I researched fuse boxes, but the symptoms don’t quite match. I researched the neutral switch device, but once again symptoms don’t quite match. Ignition switch might be the culprit? My red herrings:

  1. The car has stalled, intermittently, a half-dozen times while driving to work at roughly 35 mph. Pull over, and it restarts.
  2. My best friend’s wife has a 2013 Town & Country with the same problem. We were both shocked.
  3. When we first bought the car, we lost the one and only original key. So not wanting to pay the dealership fee of $500+, the internet found a guy who could do it from the back of his car for $200. The keys are Dodge keys, but not Grand Caravan specific. They have worked fine, but I wonder if once in a blue moon the ignition switch decides it doesn’t like the impostor keys? And my friend, who has the same problem, has their original keys?

The van has been a godsend for our three kids and dogs, so the idea of going to a SUV or Mega-truck sounds like a lot of money for less space, but I can’t have her driving around wondering if she will stall in traffic, or — more annoying — just can’t start after loading up to go somewhere with the kids. The dealership is useless unless they can replicate it. And it never does it when you want to show someone.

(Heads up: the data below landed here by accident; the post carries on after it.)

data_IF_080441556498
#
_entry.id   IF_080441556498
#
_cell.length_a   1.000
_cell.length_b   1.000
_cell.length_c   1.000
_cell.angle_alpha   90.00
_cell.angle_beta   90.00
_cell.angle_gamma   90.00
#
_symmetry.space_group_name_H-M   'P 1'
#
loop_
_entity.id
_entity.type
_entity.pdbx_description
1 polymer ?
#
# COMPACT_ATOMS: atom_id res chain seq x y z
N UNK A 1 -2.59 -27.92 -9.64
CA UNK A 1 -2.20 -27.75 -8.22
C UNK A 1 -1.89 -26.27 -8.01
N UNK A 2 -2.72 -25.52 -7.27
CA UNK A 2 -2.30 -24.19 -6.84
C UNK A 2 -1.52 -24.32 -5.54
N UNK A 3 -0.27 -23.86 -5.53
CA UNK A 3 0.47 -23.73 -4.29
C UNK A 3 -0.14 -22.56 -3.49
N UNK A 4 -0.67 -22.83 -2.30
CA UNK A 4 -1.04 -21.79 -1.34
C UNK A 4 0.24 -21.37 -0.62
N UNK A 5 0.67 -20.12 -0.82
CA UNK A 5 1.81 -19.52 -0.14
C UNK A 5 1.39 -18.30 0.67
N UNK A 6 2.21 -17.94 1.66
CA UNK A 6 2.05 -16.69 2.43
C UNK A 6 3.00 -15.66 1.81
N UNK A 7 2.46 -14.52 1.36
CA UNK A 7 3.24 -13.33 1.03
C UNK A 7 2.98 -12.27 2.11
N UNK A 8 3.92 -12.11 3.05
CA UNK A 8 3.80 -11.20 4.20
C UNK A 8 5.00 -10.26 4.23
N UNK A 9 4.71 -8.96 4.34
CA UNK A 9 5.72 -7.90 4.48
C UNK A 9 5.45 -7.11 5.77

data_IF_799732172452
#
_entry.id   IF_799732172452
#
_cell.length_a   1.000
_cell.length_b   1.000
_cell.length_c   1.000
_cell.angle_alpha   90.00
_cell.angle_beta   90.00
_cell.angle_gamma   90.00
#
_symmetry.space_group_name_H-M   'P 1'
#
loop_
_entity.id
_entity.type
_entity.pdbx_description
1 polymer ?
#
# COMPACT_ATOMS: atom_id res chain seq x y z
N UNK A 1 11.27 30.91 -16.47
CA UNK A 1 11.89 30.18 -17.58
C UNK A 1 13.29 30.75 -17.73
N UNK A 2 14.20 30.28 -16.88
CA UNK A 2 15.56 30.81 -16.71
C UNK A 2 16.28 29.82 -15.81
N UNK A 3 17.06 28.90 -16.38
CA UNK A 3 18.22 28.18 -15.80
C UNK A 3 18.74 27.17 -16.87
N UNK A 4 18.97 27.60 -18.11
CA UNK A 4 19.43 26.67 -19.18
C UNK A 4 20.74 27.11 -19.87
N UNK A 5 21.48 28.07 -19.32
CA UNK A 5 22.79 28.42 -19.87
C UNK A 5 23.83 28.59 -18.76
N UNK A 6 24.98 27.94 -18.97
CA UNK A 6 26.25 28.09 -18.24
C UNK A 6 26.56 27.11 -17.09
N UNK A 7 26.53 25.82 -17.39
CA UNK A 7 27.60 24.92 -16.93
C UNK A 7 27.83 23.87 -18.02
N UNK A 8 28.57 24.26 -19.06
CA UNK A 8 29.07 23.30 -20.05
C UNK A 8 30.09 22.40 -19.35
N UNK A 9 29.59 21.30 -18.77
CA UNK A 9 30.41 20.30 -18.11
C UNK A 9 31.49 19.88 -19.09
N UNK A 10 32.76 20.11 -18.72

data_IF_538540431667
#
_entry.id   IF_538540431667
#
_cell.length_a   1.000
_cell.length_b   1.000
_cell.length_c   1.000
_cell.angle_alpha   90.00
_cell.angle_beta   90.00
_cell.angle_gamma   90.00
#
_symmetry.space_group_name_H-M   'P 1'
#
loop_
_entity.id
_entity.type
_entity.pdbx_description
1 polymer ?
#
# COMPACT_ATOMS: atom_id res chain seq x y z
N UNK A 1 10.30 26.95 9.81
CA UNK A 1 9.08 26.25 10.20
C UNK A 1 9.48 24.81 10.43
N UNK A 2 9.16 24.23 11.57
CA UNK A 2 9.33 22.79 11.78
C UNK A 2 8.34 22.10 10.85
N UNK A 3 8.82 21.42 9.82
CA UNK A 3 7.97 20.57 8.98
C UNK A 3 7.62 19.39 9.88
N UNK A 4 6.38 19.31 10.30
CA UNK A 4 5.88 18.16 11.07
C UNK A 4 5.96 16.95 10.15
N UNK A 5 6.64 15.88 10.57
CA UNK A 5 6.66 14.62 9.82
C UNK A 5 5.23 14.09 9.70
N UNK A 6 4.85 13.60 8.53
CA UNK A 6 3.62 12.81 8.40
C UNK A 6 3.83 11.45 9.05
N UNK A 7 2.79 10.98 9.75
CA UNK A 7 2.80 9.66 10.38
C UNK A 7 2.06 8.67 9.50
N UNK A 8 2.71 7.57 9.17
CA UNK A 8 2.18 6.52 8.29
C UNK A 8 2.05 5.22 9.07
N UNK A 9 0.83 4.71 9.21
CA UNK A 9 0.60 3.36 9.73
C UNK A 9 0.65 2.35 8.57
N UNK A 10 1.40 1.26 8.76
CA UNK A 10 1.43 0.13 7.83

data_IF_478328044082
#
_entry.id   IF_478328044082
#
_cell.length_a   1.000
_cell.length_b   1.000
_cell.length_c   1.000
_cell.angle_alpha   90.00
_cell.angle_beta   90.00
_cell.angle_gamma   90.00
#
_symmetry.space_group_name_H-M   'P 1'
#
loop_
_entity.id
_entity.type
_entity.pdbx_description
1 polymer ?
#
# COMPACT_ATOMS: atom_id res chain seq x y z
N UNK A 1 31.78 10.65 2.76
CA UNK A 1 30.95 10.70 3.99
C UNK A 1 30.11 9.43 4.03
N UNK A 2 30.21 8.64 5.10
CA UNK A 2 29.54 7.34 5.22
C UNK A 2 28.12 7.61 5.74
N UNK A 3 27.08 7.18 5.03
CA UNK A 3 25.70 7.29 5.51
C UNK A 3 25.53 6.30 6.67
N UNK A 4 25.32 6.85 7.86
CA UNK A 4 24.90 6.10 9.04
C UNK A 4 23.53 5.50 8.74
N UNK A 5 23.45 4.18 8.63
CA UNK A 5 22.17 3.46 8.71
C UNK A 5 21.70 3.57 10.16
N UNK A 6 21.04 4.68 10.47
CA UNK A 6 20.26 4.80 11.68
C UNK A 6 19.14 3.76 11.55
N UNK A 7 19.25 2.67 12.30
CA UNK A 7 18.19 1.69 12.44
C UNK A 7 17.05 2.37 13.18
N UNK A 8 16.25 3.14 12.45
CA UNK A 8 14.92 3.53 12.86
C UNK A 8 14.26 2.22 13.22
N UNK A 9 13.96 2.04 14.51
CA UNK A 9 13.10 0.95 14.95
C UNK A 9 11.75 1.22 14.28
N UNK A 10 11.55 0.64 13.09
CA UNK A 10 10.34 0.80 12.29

Perhaps the car is possessed by the ghost of passenger from its prior rental life? (Read More…)

By on May 14, 2018

Image: public domain

It’s a minor annoyance when you’re taking exterior photos of a car in a public place. You leap out to take that perfect shot, leaving the engine running, and no sooner have you walked a couple of paces when the vehicle emits a loud, obnoxious beep. Or perhaps a few. Everyone looks in your direction.

That’s a safety feature, as the car’s key fob rests safely in your pocket at that particular moment. The car isn’t sure what you’re up to — it just knows you left the vehicle running, and that could be a bad thing. While it’s an annoyance for a photographer, it’s there to prevent unpleasant incidents, including death by carbon monoxide exposure.